Standalone Sunday || 2.12.17

Good day, friends! How was everyone’s weekend? Fantabulous, I hope! I finished a book today, so I was pretty excited about that. And I had a pretty relaxing weekend… stayed home and stayed lazy. Right now, though, it’s time for another Standalone Sunday! I mean, it is Sunday after all. 🙂


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Standalone Sunday is a feature created by yours truly where each Sunday we will feature a standalone book (not part of a series) that you loved or would recommend! There’s tons of focus on books that are part of a series… I thought it’d be nice to focus on some standalone novels, too!

Feel free to join in on this weekly feature by creating your own Standalone Sunday post! And you’re more than welcome to use the image I created. Link to your post in the comments below or make sure you link back to this post so I can check it out and add you down below!


37435The Secret Life of Bees by Sue Monk Kidd

Set in South Carolina in 1964, The Secret Life of Bees tells the story of Lily Owens, whose life has been shaped around the blurred memory of the afternoon her mother was killed. When Lily’s fierce-hearted black “stand-in mother,” Rosaleen, insults three of the deepest racists in town, Lily decides to spring them both free. They escape to Tiburon, South Carolina–a town that holds the secret to her mother’s past. Taken in by an eccentric trio of black beekeeping sisters, Lily is introduced to their mesmerizing world of bees and honey, and the Black Madonna. This is a remarkable novel about divine female power, a story women will share and pass on to their daughters for years to come.


Wow, guys… just wow. This book just blew me away when I read it a couple years ago. I had no idea what I was in store for when I opened the first page, but I surely wasn’t expecting everything I got. Which was a complete and total five star read. It was so easy to sympathize with these well developed, yet flawed, diverse characters… and the history portrayed in the novel was so intense. This is a truly unforgettable classic that you must get your hands on now! I’m telling you… this book contains a little bit of everything great, including diversity, and should be read by literally everyone. Five huge, ginormous, sparkly stars from me on this one.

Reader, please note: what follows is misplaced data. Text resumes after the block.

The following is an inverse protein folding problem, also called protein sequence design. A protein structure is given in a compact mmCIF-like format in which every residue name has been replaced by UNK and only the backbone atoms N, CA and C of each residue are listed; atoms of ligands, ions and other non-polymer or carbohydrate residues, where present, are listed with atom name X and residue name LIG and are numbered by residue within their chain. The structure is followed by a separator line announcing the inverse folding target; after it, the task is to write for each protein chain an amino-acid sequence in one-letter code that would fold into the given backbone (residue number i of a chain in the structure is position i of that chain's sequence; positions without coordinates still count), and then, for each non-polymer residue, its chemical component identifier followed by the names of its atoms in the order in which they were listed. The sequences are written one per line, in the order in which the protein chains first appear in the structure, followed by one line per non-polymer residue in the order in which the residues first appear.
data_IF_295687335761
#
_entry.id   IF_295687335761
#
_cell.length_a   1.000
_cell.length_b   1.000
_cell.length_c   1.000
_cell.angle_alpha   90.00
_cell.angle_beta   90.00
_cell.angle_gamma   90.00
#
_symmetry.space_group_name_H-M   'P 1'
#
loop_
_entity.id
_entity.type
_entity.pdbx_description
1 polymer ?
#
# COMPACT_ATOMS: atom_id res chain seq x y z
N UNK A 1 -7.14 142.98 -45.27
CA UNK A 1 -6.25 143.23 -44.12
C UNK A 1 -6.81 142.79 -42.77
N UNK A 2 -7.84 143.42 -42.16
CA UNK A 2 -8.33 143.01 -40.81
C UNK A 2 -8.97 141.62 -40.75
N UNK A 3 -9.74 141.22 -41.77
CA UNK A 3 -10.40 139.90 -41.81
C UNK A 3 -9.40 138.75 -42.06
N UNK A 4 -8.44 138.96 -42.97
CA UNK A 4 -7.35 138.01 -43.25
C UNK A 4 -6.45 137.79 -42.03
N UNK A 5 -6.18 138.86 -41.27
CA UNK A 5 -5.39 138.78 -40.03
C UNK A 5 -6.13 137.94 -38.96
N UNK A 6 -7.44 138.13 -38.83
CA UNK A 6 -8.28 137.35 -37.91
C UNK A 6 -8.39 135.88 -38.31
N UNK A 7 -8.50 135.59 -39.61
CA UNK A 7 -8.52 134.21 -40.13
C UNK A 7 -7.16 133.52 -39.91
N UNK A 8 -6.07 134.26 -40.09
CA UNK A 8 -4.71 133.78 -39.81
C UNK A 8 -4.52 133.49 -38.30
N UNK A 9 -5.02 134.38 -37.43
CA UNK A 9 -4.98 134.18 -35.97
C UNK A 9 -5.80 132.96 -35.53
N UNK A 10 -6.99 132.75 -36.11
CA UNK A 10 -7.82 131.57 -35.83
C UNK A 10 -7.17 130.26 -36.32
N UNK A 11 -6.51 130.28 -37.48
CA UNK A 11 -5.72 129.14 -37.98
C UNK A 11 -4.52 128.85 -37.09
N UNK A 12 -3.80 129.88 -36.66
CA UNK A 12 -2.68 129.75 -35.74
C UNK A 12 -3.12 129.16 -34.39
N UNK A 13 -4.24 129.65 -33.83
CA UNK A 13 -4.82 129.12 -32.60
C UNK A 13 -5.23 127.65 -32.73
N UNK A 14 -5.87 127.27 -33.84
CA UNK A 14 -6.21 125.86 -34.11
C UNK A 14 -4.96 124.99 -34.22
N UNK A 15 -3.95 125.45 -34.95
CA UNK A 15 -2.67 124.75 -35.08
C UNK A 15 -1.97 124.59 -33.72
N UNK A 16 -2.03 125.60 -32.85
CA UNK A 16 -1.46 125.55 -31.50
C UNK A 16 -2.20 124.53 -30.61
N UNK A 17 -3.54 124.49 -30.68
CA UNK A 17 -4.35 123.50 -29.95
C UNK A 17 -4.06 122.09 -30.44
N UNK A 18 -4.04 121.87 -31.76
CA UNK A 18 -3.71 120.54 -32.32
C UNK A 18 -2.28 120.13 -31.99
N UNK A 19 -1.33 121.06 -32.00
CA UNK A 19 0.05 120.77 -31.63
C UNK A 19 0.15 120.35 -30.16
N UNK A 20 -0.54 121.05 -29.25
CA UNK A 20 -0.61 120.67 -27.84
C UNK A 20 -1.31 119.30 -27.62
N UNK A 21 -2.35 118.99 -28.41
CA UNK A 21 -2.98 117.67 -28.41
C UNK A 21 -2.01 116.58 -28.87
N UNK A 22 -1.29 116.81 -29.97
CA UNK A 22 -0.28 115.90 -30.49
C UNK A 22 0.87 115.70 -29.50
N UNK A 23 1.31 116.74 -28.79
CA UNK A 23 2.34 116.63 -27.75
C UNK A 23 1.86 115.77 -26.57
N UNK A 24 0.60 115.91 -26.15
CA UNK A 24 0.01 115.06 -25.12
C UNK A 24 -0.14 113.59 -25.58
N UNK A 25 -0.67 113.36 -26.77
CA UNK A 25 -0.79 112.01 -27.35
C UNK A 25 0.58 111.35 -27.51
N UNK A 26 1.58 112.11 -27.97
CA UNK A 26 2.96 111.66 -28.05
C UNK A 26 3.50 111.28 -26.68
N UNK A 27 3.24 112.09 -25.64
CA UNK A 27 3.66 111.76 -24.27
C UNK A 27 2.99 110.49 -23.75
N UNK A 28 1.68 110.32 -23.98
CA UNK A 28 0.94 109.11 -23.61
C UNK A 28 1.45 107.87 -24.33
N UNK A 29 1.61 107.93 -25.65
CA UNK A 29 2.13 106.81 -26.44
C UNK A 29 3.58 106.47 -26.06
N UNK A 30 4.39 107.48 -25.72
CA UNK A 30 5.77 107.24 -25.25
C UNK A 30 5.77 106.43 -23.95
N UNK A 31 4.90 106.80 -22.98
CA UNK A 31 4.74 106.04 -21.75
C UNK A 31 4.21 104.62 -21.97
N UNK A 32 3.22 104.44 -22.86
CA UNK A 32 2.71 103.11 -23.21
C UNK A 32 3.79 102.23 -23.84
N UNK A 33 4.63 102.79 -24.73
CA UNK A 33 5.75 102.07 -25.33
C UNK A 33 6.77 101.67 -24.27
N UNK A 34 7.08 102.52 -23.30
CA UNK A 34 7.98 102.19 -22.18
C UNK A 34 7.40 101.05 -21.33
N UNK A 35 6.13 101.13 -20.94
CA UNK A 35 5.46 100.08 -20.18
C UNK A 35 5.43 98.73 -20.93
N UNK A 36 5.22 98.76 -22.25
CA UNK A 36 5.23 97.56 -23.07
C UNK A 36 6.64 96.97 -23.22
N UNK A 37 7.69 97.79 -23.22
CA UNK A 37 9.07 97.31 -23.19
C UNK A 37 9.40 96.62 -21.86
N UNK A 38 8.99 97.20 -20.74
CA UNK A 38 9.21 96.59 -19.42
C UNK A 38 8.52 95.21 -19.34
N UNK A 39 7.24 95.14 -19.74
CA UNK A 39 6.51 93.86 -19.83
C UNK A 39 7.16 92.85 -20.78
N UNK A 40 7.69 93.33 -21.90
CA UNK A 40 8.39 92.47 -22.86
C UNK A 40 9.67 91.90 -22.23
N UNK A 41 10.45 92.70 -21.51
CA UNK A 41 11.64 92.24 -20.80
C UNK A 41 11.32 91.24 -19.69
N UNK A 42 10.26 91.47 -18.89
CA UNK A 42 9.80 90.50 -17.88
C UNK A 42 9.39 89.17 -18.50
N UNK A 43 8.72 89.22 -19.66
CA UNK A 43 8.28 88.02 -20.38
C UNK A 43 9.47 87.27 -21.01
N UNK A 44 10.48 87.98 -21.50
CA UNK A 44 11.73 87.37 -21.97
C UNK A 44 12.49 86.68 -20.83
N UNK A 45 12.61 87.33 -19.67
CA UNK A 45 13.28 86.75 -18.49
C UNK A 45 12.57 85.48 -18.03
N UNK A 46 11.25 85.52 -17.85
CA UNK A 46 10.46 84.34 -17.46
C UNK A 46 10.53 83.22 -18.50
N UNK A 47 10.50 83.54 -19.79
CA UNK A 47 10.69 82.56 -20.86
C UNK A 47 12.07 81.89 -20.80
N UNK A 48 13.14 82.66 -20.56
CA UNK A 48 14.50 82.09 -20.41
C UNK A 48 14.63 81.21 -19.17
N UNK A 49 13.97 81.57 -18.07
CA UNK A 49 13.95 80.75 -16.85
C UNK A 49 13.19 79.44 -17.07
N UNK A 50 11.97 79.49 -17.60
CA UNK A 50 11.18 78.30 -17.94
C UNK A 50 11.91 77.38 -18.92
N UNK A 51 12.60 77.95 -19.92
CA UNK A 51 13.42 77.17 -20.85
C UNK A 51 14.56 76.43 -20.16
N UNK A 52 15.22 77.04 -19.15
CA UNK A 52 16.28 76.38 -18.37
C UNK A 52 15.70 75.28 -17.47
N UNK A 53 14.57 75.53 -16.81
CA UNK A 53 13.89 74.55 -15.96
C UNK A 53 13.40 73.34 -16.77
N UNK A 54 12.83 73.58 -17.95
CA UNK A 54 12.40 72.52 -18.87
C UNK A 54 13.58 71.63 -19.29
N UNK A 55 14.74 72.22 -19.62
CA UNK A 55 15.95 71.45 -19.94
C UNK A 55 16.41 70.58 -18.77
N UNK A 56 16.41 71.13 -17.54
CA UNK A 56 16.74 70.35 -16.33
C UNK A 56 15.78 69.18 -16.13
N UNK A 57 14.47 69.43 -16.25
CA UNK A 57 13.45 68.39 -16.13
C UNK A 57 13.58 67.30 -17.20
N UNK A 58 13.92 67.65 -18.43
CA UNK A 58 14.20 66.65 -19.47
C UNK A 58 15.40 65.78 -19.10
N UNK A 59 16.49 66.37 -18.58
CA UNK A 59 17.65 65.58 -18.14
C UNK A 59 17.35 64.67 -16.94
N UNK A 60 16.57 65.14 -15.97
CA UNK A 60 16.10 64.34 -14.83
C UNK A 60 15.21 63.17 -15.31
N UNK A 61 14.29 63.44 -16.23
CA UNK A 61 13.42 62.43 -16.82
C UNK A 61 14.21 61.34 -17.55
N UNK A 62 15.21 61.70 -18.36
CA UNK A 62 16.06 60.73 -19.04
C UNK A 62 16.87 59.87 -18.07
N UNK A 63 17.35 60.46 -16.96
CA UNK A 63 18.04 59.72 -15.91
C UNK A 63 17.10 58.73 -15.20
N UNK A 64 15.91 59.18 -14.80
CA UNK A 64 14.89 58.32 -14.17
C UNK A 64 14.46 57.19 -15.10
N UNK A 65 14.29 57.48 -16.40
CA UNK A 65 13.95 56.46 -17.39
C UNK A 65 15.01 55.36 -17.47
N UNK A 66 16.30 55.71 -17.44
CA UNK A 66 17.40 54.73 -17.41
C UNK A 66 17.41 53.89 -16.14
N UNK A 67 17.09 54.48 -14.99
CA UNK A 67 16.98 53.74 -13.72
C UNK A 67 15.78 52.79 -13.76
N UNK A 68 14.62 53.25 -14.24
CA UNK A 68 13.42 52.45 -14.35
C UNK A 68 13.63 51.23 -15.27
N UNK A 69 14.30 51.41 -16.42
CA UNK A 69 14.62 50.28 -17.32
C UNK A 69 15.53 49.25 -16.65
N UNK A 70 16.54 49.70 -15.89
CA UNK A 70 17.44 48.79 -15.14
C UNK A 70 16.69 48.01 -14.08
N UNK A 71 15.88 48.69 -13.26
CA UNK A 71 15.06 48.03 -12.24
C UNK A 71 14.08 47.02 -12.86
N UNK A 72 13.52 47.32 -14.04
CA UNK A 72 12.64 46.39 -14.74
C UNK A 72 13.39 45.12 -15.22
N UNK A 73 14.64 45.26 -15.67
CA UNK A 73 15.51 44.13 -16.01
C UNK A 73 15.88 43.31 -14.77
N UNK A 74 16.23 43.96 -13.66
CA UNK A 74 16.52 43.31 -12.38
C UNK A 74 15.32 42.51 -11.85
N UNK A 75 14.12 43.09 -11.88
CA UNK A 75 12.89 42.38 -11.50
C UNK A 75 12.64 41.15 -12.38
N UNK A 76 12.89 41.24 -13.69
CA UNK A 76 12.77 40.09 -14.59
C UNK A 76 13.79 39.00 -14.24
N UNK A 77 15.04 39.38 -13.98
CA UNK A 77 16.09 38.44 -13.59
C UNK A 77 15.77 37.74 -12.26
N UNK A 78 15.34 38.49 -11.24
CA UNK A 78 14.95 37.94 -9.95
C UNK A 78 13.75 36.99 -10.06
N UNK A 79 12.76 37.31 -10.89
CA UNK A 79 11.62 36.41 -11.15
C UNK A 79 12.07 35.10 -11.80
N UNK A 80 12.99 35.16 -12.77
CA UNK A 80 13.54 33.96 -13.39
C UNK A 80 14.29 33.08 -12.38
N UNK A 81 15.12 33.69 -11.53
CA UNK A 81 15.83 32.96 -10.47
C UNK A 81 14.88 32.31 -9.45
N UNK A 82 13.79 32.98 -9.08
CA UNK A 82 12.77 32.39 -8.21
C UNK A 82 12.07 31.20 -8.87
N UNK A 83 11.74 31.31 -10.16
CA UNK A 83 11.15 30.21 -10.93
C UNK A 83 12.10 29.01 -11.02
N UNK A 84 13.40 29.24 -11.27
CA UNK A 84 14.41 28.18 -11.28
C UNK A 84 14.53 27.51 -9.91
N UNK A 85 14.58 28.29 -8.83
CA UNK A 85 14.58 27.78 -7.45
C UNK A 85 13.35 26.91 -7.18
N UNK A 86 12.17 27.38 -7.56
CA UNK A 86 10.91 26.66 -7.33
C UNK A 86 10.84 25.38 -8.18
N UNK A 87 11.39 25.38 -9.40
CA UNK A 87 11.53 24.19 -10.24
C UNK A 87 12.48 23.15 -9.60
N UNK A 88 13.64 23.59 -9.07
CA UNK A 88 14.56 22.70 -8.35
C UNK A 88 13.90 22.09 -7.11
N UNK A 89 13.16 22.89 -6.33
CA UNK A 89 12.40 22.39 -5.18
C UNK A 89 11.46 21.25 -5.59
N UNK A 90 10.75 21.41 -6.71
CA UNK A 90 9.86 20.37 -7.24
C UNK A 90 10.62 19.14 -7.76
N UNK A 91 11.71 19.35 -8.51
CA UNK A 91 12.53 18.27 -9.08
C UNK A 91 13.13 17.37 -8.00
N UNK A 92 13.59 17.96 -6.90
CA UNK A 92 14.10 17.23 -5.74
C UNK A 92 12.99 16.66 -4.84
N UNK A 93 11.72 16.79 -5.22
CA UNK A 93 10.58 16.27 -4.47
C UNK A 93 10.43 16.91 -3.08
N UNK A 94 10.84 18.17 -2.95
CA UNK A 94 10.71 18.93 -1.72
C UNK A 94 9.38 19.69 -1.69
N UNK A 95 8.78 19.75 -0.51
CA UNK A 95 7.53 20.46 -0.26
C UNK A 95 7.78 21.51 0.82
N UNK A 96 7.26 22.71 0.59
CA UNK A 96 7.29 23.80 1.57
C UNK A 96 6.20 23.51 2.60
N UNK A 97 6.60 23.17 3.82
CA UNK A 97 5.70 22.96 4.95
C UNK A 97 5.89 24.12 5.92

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Standalone Posts Around the Blogosphere

Didi @ Didi Oviatt | Kaytlyn @ The Bohemian Bookworm | Beth @ Reading Every Night Diana @ Diana Prince Reviews | Sam @ One Bookish Girl | Ali @ Devouring Books and Lattes | Nicki @ The Secret Library | Susan @ Susan Loves Books | Lois & David @ Lois Reads Books | Emma @ A Dreamer’s Library | Misty @ Misty’s Book Space


Have you read this book? What are some standalone novels you would recommend? If you want to participate in this feature, link up your post in the comments and I’ll add you up top!

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Posted in Meme's | Tagged , , , , , | 48 Comments

Winter Bookish Bingo || Update!

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Hey, y’all! So it’s been quite a while since I’ve posted a bingo update, so let me show y’all how my Winter Bookish Bingo board is coming along…

Let me remind you that I haven’t been reading quite as much lately, which I think is the main reason for the lack of updates. Luckily, the books I have read have been pretty great. If you’re unfamiliar with Bookish Bingo, or if you’d like to join, head on over to Pretty Deadly Reviews (Bekka is the creator of the challenge) and check out the sign-up post there.